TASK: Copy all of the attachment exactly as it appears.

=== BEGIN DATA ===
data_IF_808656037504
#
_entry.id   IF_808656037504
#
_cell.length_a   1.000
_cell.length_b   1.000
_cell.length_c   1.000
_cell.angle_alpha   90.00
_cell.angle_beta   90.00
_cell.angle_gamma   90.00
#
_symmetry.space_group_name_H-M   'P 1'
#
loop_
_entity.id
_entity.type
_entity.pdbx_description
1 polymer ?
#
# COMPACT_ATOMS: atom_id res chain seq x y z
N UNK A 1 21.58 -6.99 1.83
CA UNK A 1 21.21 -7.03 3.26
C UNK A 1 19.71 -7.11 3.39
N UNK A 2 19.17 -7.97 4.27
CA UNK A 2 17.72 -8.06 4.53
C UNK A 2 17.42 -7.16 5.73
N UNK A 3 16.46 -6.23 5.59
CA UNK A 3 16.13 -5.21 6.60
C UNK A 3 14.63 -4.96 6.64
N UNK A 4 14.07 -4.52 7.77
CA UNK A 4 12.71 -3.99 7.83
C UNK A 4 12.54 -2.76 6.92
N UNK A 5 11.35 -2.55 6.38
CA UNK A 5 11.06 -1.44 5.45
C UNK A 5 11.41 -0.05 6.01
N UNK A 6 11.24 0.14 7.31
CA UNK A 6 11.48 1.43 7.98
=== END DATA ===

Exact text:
data_IF_808656037504
#
_entry.id   IF_808656037504
#
_cell.length_a   1.000
_cell.length_b   1.000
_cell.length_c   1.000
_cell.angle_alpha   90.00
_cell.angle_beta   90.00
_cell.angle_gamma   90.00
#
_symmetry.space_group_name_H-M   'P 1'
#
loop_
_entity.id
_entity.type
_entity.pdbx_description
1 polymer ?
#
# COMPACT_ATOMS: atom_id res chain seq x y z
N UNK A 1 21.58 -6.99 1.83
CA UNK A 1 21.21 -7.03 3.26
C UNK A 1 19.71 -7.11 3.39
N UNK A 2 19.17 -7.97 4.27
CA UNK A 2 17.72 -8.06 4.53
C UNK A 2 17.42 -7.16 5.73
N UNK A 3 16.46 -6.23 5.59
CA UNK A 3 16.13 -5.21 6.60
C UNK A 3 14.63 -4.96 6.64
N UNK A 4 14.07 -4.52 7.77
CA UNK A 4 12.71 -3.99 7.83
C UNK A 4 12.54 -2.76 6.92
N UNK A 5 11.35 -2.55 6.38
CA UNK A 5 11.06 -1.44 5.45
C UNK A 5 11.41 -0.05 6.01
N UNK A 6 11.24 0.14 7.31
CA UNK A 6 11.48 1.43 7.98